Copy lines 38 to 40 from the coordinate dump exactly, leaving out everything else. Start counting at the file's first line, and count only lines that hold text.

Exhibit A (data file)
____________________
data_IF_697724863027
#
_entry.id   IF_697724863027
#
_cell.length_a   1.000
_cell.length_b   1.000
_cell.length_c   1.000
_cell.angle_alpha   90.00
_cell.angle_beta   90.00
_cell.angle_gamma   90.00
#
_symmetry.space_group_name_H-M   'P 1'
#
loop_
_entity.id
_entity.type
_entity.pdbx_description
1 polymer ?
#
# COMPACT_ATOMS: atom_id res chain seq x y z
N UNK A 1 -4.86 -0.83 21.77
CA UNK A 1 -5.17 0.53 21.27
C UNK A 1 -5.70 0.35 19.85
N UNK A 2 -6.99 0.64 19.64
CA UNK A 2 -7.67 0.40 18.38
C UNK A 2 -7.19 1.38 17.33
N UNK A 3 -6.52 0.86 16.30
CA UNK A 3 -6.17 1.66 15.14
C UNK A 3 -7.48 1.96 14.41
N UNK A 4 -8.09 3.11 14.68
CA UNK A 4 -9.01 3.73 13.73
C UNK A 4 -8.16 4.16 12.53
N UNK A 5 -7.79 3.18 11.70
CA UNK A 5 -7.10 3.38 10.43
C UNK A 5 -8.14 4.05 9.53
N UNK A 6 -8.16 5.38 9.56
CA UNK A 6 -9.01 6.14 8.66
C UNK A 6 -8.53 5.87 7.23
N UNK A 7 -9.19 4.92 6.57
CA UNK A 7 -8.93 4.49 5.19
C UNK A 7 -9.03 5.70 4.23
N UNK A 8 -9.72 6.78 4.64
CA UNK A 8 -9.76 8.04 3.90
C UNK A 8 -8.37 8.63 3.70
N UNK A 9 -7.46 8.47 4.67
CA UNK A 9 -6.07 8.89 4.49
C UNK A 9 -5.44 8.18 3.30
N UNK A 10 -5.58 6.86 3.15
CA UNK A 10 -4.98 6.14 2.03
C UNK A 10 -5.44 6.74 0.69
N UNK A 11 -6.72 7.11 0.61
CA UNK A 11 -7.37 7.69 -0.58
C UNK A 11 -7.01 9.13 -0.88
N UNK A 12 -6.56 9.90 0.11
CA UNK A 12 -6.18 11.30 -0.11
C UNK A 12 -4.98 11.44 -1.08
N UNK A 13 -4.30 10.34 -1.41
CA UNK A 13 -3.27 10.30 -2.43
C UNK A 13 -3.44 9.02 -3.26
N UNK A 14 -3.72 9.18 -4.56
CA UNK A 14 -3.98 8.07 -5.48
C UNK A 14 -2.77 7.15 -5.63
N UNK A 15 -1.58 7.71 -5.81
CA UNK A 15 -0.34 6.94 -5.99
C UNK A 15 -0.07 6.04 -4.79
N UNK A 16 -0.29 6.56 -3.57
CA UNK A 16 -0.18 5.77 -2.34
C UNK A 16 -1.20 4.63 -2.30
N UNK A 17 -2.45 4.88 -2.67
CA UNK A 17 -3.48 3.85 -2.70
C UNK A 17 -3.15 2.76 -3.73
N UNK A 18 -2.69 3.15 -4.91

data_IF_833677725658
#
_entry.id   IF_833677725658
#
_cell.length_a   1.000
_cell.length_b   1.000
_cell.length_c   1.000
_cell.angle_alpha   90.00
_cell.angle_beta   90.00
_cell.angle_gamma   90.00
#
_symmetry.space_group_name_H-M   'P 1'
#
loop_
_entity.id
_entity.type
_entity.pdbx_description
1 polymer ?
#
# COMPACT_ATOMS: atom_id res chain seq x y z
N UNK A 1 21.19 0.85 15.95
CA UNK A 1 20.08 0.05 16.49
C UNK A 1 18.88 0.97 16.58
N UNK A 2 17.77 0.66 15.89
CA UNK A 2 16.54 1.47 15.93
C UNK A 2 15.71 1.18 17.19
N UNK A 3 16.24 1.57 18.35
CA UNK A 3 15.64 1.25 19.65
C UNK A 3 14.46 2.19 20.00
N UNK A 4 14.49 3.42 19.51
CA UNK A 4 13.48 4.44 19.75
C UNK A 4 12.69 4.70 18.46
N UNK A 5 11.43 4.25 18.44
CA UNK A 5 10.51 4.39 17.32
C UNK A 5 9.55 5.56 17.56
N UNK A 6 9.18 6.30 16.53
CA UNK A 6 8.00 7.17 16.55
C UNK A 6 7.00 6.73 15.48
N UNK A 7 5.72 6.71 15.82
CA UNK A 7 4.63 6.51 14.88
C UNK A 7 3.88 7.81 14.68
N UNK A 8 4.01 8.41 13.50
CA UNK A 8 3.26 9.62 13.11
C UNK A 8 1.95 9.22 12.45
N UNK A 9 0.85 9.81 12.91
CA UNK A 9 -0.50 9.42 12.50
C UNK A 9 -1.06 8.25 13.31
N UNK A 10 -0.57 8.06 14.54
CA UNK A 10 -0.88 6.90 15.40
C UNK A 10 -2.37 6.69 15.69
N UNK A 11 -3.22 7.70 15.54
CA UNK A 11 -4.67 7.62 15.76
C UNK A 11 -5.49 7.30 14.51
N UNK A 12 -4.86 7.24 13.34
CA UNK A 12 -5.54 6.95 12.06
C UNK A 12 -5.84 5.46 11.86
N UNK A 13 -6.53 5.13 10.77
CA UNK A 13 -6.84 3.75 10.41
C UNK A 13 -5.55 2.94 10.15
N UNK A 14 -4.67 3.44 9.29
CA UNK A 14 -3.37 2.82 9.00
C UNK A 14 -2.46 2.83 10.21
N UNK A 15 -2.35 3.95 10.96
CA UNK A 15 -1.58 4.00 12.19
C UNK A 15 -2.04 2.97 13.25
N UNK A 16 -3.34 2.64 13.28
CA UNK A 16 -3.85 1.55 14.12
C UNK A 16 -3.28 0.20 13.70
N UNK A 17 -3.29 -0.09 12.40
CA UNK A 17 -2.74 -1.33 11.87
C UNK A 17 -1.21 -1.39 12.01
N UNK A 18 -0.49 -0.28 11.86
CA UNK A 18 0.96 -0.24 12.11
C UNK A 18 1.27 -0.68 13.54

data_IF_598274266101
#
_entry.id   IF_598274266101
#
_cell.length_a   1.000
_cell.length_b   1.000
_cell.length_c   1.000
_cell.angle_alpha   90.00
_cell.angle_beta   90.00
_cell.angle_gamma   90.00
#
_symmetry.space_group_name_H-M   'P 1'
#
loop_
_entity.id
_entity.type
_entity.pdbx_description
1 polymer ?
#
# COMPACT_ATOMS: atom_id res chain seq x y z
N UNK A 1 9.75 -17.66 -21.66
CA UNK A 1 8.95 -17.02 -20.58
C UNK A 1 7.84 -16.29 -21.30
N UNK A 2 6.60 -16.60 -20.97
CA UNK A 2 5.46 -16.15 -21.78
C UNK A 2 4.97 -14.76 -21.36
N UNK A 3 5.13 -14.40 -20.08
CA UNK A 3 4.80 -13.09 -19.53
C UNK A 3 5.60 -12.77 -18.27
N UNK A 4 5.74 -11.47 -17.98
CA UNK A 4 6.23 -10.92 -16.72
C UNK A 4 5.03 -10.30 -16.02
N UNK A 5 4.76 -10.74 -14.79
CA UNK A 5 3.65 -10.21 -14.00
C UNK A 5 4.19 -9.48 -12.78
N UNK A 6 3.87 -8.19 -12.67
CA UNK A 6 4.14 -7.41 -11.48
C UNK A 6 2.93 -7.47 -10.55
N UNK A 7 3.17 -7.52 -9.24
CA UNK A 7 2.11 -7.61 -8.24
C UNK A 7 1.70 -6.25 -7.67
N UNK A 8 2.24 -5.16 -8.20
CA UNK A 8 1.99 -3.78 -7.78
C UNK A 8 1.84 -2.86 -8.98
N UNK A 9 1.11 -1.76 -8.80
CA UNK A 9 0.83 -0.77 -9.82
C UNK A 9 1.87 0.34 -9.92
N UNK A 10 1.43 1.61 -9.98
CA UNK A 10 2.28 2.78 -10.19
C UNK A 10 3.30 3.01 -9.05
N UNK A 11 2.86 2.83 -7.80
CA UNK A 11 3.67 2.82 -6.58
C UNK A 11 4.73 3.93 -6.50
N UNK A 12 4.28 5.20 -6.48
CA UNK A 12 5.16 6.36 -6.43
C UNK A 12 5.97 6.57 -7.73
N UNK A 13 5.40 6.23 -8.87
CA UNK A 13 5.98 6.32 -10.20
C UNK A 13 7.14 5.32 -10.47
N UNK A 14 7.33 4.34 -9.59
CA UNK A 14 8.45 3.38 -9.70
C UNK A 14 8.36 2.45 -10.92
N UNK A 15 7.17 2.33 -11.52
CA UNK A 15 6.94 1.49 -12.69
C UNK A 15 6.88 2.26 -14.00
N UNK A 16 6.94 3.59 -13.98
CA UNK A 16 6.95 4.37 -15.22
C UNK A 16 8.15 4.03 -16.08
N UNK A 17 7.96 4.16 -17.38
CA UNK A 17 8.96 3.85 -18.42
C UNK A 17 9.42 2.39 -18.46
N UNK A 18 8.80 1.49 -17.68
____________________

C UNK A 6 -8.53 5.87 7.23
N UNK A 7 -9.19 4.92 6.57
CA UNK A 7 -8.93 4.49 5.19